It creates this table by using DAO, which is the reason that we replace the default reference to ADO with a reference to DAO in step 3.

The first task in the BuildPerformanceTable procedure is to delete any existing tables with the name tblPerformance . Although not necessary in the exercise above, this step is useful if you are going to execute this procedure more than once.

 db.TableDefs.Delete ("tblPerformance") 

However, it could be that there was no existing table with that name (such as when this procedure is run for the first time), in which case this line of code would normally cause run-time error 3265 to occur.

That is why our error handler contains a test for that specific error code.

 BuildPerformanceTable_Error:    Select Case Err       Case 3265       'Item not found in this collection          Resume Next       Case Else          MsgBox "The following unexpected error occurred:" & vbCrLf & _             Err.Description & " (Error " & Err.Number & ")", vbCritical          Resume BuildPerformanceTable_Exit    End Select 

If the error does occur, we simply ignore the error and resume execution on the next line of code in the main body of the procedure. Any other errors that occur cause a generic message box to display the error code and description.

The next step is to create the table and append the seven fields to it. This is all fairly straightforward and should hold few surprises for you.

If you aren't quite sure how this table creation process works, it is described in much more detail in Chapter 8.

Once we have created the table, we need to populate it with random data. That is what the PopulatePerformanceTable procedure does.

If you have read the previous chapters in this book, then there should be little to surprise you in this procedure. The first step is to open the Recordset that will be used to insert new records into:

 Set recPerformance = CurrentDb.OpenRecordset("tblPerformance", dbOpenDynaset, _dbAppendOnly) 

The important feature to notice here is the fact that the Recordset has been opened with the dbAppendOnly flag. This indicates that an empty Recordset should be opened for the sole purpose of adding new records. This speeds up the opening of the Recordset , especially in situations where the underlying table contains a large number of records.

The next step is to prepare to insert the specified number of records. The basic structure for adding new records looks like this:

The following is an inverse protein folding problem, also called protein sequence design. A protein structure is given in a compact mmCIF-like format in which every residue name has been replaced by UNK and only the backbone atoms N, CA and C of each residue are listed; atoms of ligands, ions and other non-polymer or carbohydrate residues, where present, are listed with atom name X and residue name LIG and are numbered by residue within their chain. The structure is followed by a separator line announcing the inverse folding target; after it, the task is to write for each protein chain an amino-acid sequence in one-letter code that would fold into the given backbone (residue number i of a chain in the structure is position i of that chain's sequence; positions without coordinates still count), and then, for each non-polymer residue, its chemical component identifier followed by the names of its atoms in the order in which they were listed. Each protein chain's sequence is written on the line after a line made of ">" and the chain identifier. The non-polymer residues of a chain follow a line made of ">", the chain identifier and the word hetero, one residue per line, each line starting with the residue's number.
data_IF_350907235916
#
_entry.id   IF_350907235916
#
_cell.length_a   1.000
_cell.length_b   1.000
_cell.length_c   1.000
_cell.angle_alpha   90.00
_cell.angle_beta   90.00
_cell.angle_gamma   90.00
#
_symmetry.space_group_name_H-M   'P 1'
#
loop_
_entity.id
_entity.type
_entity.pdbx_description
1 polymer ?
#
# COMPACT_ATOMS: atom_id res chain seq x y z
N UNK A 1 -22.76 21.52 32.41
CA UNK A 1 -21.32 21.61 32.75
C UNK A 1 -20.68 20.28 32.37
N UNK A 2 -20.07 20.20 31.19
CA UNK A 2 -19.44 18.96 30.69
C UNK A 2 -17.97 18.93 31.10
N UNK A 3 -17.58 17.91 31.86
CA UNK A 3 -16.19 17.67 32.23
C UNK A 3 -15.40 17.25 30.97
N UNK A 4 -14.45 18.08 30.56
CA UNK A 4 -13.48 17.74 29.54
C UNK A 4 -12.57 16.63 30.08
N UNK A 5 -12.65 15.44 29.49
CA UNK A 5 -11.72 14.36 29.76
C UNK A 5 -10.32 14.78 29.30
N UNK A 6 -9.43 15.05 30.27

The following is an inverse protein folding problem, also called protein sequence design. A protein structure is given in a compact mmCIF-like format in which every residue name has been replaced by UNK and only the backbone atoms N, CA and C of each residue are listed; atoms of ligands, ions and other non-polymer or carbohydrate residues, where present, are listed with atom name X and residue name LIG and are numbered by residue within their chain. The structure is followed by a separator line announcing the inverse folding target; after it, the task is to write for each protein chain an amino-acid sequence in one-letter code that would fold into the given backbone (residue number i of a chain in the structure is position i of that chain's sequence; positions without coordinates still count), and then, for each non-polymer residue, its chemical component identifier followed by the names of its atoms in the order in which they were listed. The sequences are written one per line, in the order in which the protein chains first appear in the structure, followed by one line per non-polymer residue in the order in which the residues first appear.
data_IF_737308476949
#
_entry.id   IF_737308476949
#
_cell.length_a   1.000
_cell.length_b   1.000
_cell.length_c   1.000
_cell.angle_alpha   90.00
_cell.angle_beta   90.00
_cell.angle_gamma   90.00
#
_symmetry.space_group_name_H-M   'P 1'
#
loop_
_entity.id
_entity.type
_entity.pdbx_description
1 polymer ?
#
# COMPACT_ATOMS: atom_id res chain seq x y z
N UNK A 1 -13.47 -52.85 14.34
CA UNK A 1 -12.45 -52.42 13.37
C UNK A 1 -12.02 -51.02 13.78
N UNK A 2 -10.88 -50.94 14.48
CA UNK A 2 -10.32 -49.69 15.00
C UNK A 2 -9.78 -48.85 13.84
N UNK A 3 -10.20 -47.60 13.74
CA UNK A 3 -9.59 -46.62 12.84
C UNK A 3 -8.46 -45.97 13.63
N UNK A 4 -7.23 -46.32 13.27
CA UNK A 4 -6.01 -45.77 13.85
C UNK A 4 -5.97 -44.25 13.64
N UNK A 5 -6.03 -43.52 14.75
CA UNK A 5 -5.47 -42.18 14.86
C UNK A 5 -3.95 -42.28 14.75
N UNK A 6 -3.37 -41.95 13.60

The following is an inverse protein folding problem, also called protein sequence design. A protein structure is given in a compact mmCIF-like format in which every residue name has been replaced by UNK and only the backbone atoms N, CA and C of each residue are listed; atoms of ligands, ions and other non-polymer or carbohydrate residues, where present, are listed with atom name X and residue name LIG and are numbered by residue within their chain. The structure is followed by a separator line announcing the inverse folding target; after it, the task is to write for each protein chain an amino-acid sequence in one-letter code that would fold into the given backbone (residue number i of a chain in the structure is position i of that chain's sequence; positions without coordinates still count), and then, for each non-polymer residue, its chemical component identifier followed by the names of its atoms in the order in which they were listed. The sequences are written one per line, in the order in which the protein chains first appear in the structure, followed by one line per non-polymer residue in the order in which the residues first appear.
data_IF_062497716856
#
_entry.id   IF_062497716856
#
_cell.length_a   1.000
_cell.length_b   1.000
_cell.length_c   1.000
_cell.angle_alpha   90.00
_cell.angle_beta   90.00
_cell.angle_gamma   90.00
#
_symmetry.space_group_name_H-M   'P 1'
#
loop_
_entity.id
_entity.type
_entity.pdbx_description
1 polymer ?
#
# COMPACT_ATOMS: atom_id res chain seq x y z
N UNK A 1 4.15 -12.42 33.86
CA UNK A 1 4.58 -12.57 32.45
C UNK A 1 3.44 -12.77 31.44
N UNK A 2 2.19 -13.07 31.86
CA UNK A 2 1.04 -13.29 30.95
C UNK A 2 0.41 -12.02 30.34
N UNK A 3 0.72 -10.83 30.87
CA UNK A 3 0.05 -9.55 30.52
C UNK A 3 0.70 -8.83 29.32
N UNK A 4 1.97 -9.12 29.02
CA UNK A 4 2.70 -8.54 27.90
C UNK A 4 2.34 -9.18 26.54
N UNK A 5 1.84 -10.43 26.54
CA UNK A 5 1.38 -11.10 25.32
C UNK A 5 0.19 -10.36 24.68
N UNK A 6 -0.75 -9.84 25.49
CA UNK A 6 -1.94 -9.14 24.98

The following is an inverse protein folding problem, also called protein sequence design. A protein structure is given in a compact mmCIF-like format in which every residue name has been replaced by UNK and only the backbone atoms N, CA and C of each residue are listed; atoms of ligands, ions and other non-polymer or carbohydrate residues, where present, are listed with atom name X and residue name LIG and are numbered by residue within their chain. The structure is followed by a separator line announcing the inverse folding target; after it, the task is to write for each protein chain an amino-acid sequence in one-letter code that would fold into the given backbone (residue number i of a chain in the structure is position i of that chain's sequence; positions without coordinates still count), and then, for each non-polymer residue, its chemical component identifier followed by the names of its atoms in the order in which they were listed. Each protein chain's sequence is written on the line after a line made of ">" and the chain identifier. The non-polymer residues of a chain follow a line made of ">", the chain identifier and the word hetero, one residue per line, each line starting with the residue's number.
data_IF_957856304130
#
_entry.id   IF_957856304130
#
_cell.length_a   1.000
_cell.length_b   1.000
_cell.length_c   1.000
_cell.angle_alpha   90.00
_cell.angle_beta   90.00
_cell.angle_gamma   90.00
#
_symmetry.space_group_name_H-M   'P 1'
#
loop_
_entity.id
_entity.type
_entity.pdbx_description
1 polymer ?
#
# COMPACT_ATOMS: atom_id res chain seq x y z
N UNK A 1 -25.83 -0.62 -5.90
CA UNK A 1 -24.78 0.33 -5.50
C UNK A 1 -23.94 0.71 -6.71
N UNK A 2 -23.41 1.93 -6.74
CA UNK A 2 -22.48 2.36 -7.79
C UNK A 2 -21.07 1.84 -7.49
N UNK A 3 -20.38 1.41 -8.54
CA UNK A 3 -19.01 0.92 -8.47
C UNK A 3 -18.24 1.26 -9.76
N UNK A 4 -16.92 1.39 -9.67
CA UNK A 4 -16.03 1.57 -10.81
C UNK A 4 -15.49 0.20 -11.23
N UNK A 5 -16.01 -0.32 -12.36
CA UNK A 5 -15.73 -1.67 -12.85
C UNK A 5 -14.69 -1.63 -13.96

For lngRecordLoop = 1 To lngRecords        'Prepare to add new record    recPerformance.AddNew    .    .    .    'Save new record    recPerformance.Update Next 

If you remember back as far as Chapter 6, you will recall that there are three steps to adding records to a Recordset . First, a new record is placed into the copy buffer:


Next, the fields in the copy buffer are amended. Finally, the contents of the copy buffer are appended to the table.


That's straightforward enough, but how do we generate the random data that we will insert into the table? The key to it is the Rnd statement.

Generating Random Numbers

The Rnd statement generates a pseudo-random number which is greater than or equal to 0 and less than 1. We can take advantage of the Rnd function to define both a random length and a random value for data to be inserted. Inserting a random integer between 1 and, say, 100 is simple enough:

 recPerformance("Num1in100") = 1 + Int(100 * Rnd) 

The Int function truncates numbers rather than rounding them. So, if a number generated by the Rnd function satisfies this condition:

< r <1

then (100*Rnd) yields this:

< r <100

and Int(100*Rnd) yields an integer such that:

< r < 99

To yield an integer between 1 and 100, rather than between 0 and 99, we simply add 1 .

 1 + Int(100 * Rnd) 

So adding random numbers poses no problems. But how do we add random text strings? The answer is to use to the Chr$ function. This returns a character based on its ANSI code. The American National Standards Institute (ANSI) character set used by Microsoft Windows contains 256 characters. The first 32 characters (from 0 to 31) represent special characters such as tab and backspace characters. The next 96 characters (from 32 to 127) correspond to the letters and symbols on a standard U.S. keyboard. The final 128 characters represent special characters, such as letters in international alphabets, accents, currency symbols, and fractions.

If you look at the ANSI character set, you will notice that the letters A-Z have ANSI codes ranging from 65-90. So, if we want to generate a random letter between A and Z we need to generate an integer between 65 and 90 and pass that number to the Chr$ function. That is just what this line does:

 strText = strText & Chr$(65 + Int(26 * Rnd)) 

If we want our string values to be of random length between 1 and 5 characters, we simply need to execute this line of code a random number of times between 1 and 5.

 For intLoop = 1 To (1 + Int(5 * Rnd))         strText = strText & Chr$(65 + Int(24 * Rnd))     Next intLoop 

You can also determine a character's ANSI code by using the Asc function, for example, Asc("A") returns 65 .

In some situations you might want to be able to generate a reproducible series of random numbers. You can easily do this by resetting the Rnd function. We can do this by passing a negative number to the Rnd function. For example, the following procedure will always generate the same random numbers.